We all know that we have to drink more water when it’s hot out, but it can be hard to know just how much to drink. On a normal day, you should take your body weight and divide it in two, which gives you the number of ounces you should aim to drink during a full day. When it’s hot, and you’re planning to work out, you’re going to need even more. And the key? To drink the majority of your water before you head outside to sweat. The more hydrated you are, the better your body can handle the heat during strenuous activity.

But what about a warm up? Isn’t it a little unnecessary when it’s hot and sticky outside? Nope. Just because the weather outside is warm doesn’t mean your muscles are ready to go at any moment. Don’t be tricked by higher temperatures and strain a muscle. Do your normal warmup and cool down so your body can perform at its best.

Tip 4: Make Your Life Easier with the Right Gear

Sunscreen and water aren’t the only things you need to beat the heat during your summer workouts. Make your life a little easier (and the post-workout version of yourself happier) by gearing up for the weather. Wear light clothing that wicks sweat and dries quickly, and preferably has UPF protective qualities. And don’t forget your scalp when it comes to sun protection. Wear a lightweight hat to keep the sun off your head and the sweat out of your eyes. A great pair of sunglasses tops off your look to protect your eyes.

One piece of gear people may forget during hot weather is their socks. You want to make sure you adjust what you have on your feet to match the weather (and your activity). It’s the same concept as the shirt you wear, right? The hotter the day is, the lighter the fabric you’re going to want on your body. Try a pair that is high performance, lower weight and has sweat wicking capabilities, like the lightweight options from our Run series.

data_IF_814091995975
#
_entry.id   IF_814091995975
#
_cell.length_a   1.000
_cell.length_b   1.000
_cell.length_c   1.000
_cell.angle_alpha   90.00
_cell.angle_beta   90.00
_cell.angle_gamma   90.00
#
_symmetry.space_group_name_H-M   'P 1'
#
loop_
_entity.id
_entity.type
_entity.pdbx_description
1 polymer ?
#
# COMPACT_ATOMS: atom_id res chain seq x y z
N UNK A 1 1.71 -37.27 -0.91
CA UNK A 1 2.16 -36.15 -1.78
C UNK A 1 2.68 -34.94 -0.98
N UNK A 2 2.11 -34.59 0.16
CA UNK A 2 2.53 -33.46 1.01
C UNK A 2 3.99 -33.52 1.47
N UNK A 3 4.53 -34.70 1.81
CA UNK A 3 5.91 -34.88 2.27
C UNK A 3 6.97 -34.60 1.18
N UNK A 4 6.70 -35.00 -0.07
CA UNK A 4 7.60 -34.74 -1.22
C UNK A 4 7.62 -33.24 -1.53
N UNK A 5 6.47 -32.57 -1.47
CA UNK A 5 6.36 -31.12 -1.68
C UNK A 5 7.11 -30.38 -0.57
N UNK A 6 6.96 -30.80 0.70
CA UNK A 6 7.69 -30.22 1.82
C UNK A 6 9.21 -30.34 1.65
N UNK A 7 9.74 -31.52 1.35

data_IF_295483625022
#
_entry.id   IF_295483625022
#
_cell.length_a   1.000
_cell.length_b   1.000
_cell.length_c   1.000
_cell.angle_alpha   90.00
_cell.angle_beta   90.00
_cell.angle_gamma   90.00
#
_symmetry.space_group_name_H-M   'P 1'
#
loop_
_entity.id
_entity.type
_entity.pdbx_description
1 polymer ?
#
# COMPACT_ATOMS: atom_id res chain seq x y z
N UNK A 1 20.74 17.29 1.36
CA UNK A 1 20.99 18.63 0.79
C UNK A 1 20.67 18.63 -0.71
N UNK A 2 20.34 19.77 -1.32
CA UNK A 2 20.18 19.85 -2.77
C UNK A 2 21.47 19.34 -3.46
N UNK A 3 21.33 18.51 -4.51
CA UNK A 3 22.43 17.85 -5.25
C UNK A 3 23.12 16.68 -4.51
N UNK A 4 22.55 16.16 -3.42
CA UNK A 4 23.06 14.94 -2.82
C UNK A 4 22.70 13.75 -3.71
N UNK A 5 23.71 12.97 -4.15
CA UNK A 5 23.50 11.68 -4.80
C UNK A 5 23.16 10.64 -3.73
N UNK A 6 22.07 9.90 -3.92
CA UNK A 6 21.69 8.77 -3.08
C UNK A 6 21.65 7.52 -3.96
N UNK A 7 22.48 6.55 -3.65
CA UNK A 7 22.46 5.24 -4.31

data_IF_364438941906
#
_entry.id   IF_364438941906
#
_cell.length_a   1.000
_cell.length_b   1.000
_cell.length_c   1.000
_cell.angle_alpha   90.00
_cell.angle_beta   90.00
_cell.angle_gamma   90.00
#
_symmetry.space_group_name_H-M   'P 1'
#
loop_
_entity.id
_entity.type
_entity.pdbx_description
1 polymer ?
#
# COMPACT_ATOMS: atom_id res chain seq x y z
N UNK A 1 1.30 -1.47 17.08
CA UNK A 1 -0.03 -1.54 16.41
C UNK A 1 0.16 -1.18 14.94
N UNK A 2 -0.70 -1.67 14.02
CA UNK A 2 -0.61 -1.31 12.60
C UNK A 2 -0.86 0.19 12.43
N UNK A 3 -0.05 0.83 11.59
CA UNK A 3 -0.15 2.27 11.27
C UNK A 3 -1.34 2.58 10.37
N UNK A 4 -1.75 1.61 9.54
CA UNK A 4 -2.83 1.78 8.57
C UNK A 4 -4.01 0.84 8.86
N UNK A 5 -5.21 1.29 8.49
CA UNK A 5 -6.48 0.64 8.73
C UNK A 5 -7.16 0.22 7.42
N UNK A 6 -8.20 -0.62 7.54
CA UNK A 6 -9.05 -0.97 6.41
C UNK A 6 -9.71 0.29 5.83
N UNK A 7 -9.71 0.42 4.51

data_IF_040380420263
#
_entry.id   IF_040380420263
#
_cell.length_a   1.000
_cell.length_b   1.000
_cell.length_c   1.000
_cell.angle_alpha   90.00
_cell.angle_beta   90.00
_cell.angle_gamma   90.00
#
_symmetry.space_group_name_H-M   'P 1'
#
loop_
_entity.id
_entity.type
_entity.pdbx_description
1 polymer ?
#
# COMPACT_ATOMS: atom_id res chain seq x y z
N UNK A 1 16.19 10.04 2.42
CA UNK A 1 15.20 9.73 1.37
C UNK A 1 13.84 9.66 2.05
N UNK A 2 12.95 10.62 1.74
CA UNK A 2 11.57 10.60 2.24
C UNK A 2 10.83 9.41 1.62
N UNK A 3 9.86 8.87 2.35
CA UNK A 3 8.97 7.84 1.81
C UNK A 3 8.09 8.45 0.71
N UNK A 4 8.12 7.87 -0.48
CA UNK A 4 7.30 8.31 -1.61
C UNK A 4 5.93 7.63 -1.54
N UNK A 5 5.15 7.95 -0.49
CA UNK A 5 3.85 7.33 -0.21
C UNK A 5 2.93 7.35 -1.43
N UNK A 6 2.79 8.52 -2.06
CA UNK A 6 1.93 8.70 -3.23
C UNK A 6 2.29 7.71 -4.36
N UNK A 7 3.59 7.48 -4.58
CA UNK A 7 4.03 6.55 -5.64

Tip 5: Recognize Signs of Trouble

When it’s hot out, you need to be prepared for anything. And that includes knowing what to do if things start to go wrong. There are various levels of heat-related issues you should be aware of, like heat cramps, heat syncope, heat exhaustion and heatstroke. If you start to exhibit any of the following symptoms, it’s important to stop what you’re doing and cool down:

●      Muscle cramps

●      Nausea or vomiting

●      Weakness

●      Fatigue

●      Headache

●      Excessive sweating

●      Dizziness or lightheadedness

●      Confusion

●      Irritability

●      Low blood pressure

●      Increased heart rate

●      Visual problems

You’ll want to lower your body temperature, find shade, drink water, and preferably find someone to sit with you until you start to feel better (or to get medical attention if you need it). The goal is that you won’t need to do any of this, but it’s important to know what to do in a “worst case scenario” situation while you’re out in the heat.

We hope you find these tips useful on your next adventure into the heat. Looking for some great hot weather workout socks? We've got you covered.